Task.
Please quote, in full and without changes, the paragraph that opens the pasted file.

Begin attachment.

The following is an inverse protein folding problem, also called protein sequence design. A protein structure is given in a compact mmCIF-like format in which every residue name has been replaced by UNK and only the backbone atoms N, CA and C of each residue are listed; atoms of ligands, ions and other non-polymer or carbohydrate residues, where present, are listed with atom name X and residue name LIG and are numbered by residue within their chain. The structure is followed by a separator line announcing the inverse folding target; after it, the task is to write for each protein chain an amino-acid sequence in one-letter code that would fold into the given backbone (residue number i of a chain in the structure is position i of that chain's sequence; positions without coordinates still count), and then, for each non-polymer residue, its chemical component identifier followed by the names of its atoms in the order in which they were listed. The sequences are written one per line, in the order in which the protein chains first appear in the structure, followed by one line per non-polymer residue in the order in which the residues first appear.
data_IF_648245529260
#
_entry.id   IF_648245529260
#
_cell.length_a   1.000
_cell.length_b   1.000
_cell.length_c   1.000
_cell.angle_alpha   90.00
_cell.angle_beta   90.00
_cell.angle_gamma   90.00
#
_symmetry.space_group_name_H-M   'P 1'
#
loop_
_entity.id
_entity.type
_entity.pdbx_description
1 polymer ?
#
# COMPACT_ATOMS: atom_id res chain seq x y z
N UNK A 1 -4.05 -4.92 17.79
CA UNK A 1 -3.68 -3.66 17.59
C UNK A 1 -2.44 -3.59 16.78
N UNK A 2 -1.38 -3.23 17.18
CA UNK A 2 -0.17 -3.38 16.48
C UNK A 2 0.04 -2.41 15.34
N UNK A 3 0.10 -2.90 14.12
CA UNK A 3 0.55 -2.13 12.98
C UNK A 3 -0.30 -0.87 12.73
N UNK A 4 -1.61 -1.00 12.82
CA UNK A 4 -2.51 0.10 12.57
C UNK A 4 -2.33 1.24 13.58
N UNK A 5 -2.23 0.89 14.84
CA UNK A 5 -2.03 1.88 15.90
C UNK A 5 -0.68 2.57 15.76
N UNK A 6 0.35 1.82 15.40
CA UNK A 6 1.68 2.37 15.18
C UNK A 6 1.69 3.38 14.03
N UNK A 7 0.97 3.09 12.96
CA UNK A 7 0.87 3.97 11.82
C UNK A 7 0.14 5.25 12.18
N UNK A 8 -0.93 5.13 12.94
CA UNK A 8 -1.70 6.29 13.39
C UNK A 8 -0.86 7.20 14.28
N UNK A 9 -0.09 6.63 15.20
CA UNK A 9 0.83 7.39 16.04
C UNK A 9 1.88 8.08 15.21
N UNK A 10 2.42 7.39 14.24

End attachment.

The following is an inverse protein folding problem, also called protein sequence design. A protein structure is given in a compact mmCIF-like format in which every residue name has been replaced by UNK and only the backbone atoms N, CA and C of each residue are listed; atoms of ligands, ions and other non-polymer or carbohydrate residues, where present, are listed with atom name X and residue name LIG and are numbered by residue within their chain. The structure is followed by a separator line announcing the inverse folding target; after it, the task is to write for each protein chain an amino-acid sequence in one-letter code that would fold into the given backbone (residue number i of a chain in the structure is position i of that chain's sequence; positions without coordinates still count), and then, for each non-polymer residue, its chemical component identifier followed by the names of its atoms in the order in which they were listed. The sequences are written one per line, in the order in which the protein chains first appear in the structure, followed by one line per non-polymer residue in the order in which the residues first appear.